MercuryNews.com–Pope Francis has announced that he will canonize Franciscan Friar Junipero Serra when he visits the United States in late summer. How does that reconcile with a papal decision made 15 years ago when Pope John Paul II apologized for 2,000 years of violence by the Roman Catholic Church against indigenous peoples, Jews, heretics, women and gypsies? In the case of California’s missions, the coastal Indians paid a high price for their interaction with the church. Serra, who arrived in 1769, created a harsh and unforgiving regimen that would ultimately claim the lives of 62,000 Indians and devastate their civilization, including the extinction of a number of small tribes.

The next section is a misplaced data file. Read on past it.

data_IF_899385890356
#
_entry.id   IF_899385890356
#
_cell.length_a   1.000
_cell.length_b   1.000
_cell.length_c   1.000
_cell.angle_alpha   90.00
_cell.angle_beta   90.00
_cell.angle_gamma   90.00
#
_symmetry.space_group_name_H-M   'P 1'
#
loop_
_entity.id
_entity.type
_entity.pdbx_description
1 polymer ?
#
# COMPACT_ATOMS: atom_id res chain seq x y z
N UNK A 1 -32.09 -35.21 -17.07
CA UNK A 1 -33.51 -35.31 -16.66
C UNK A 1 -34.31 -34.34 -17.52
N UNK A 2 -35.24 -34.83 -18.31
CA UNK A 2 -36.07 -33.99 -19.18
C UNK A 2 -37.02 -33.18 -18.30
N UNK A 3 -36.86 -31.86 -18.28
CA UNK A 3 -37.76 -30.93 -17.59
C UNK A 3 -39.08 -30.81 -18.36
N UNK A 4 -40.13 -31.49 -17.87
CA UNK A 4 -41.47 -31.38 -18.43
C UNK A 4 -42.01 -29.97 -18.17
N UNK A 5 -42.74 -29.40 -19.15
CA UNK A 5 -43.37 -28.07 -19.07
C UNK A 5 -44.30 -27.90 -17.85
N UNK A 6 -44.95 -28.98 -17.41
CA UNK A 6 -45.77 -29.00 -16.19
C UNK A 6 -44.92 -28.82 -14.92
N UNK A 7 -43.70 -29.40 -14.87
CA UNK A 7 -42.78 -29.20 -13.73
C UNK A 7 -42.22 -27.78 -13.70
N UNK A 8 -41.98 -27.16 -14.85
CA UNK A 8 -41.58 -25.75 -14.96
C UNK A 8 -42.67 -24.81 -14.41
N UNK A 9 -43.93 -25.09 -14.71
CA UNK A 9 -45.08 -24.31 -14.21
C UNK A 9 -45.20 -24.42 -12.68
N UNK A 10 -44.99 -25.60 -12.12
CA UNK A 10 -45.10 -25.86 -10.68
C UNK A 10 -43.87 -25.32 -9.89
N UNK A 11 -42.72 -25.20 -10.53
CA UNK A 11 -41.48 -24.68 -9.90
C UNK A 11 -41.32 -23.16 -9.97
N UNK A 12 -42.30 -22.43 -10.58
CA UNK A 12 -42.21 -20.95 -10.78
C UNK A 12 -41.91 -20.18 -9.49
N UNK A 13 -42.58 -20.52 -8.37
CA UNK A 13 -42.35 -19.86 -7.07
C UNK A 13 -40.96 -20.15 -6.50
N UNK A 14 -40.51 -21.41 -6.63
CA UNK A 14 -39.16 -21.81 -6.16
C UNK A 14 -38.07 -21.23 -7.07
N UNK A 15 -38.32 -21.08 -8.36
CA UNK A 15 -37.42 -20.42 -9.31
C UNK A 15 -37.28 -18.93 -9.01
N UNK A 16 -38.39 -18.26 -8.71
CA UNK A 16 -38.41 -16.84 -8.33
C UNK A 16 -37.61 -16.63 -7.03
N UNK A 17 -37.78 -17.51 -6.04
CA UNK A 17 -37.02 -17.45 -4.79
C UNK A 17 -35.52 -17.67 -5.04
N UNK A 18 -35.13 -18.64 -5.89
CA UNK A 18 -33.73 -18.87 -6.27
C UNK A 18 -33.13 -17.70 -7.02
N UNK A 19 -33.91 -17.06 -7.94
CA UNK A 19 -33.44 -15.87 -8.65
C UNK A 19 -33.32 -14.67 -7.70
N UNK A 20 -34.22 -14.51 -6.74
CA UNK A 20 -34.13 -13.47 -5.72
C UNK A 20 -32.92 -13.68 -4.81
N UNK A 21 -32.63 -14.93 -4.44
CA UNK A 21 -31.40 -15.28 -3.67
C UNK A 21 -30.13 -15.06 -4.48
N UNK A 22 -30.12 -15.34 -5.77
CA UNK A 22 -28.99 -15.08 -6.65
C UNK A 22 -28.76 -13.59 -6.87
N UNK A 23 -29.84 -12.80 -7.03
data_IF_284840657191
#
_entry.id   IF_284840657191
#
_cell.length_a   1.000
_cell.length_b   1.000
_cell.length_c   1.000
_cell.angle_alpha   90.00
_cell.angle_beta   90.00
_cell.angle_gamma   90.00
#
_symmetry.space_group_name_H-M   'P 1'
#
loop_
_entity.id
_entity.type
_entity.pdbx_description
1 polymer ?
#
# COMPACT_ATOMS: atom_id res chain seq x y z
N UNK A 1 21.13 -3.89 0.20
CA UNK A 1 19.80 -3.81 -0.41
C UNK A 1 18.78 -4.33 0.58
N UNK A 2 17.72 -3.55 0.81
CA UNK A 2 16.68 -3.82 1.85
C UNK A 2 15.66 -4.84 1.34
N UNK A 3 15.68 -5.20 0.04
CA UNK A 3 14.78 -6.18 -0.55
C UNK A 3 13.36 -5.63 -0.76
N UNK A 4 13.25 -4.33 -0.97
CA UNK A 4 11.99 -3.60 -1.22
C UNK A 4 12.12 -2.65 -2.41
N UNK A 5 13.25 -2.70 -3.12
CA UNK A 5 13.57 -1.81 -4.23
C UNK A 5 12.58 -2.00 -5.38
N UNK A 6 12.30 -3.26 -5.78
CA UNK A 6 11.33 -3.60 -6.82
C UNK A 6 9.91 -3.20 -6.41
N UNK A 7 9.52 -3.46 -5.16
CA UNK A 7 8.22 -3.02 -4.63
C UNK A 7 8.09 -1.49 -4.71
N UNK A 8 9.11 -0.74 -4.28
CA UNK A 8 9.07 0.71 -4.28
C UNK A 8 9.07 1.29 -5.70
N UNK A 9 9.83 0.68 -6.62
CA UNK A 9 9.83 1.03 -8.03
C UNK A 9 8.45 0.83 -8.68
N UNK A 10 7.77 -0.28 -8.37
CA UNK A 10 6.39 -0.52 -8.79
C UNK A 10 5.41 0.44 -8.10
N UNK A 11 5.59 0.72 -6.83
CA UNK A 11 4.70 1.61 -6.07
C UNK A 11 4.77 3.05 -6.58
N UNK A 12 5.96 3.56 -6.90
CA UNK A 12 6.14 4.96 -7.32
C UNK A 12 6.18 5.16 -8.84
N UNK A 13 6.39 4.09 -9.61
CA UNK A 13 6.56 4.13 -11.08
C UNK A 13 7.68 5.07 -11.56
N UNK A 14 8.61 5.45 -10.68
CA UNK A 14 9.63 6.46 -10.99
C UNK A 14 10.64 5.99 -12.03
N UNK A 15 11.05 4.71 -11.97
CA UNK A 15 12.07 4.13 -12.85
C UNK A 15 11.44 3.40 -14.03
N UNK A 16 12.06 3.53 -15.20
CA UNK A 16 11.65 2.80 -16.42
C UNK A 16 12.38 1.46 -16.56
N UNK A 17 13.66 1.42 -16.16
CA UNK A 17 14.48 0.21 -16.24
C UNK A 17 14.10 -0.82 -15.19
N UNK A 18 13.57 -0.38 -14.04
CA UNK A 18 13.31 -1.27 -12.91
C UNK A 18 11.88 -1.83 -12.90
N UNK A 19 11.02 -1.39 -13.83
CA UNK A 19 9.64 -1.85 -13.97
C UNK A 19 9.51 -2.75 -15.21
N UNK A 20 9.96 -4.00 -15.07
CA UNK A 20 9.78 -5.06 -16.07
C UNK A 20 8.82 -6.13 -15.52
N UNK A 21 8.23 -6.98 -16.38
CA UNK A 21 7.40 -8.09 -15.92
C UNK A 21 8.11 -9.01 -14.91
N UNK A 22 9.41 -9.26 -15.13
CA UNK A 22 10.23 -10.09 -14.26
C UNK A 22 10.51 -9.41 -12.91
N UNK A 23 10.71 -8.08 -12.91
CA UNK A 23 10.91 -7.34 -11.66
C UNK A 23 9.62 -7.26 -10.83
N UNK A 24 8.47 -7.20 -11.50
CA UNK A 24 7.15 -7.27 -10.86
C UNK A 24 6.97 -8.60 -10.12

I have spent the past seven years researching life at the missions through historical documents at Santa Barbara Mission Historical Archives, Mexico’s National Archives in Mexico City and numerous university libraries. I have studied images of documents written in Serra’s hand and little-known letters and reports from Serra and other Franciscans, documents from Spanish governors and military leaders, eyewitness accounts from travelers as well as academic research. The truth is painful and not widely understood.
Read more on Mercury News.com: Junipero Serra Sainthood Belies Cruel History
See also NYTimes.com: To Some in California Founder of Church Missions is Far from Saint